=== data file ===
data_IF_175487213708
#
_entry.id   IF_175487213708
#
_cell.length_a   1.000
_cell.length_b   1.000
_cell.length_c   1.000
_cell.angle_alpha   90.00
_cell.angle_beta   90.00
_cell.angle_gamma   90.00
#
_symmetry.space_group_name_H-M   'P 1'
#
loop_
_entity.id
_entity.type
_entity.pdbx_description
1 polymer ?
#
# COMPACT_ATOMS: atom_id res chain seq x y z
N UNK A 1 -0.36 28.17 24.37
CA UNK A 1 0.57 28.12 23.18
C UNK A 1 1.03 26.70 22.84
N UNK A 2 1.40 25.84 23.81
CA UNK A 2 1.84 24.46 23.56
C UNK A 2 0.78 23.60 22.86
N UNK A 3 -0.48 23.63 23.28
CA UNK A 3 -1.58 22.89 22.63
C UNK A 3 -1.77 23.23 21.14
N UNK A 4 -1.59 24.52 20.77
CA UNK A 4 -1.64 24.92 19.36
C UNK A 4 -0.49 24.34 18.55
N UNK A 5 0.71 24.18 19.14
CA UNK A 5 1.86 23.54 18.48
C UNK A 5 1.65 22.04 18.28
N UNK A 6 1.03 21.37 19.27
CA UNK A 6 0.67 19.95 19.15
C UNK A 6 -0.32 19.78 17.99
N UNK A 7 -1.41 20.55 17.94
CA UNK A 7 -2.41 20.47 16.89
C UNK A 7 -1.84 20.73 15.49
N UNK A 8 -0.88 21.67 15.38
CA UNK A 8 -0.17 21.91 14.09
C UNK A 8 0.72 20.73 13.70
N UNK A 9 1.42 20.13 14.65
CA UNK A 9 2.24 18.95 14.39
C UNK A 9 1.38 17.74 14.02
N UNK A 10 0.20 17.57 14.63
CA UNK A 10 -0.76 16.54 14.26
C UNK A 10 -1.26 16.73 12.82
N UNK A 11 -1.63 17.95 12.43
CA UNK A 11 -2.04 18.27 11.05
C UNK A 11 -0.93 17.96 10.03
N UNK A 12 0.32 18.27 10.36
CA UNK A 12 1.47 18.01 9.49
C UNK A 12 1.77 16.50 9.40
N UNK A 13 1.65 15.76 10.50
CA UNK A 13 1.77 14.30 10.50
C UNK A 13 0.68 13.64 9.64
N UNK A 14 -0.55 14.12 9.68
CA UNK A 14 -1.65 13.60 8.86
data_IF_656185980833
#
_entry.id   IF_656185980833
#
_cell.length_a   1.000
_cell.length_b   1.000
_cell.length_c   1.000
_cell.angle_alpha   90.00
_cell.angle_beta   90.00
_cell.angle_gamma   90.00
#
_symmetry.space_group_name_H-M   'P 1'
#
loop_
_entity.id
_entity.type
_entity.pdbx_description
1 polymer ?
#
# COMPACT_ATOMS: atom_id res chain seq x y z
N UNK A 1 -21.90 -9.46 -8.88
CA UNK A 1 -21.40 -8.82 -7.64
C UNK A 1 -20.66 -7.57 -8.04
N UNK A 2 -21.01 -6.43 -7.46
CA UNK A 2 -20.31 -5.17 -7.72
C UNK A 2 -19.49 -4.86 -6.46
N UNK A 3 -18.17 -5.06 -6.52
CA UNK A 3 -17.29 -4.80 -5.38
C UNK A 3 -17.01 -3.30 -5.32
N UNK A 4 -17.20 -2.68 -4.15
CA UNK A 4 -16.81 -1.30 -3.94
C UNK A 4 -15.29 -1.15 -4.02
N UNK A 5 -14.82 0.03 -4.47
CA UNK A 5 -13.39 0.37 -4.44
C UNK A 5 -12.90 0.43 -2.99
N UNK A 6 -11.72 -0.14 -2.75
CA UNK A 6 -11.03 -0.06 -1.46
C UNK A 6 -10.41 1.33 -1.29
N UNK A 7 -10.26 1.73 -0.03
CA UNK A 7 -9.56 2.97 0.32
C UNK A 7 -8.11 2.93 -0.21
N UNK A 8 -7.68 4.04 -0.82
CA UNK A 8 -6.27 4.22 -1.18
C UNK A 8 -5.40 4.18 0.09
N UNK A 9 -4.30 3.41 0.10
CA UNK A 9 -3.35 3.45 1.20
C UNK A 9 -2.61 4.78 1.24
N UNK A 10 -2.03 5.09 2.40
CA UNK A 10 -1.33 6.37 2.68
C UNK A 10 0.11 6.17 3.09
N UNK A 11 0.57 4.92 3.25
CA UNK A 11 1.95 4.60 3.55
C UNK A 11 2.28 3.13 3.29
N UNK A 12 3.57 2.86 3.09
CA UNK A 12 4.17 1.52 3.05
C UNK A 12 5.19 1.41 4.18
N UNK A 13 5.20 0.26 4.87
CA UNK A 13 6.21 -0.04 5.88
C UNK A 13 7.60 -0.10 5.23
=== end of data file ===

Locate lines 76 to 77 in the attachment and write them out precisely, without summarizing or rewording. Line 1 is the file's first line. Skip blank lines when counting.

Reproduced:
_entity.id
_entity.type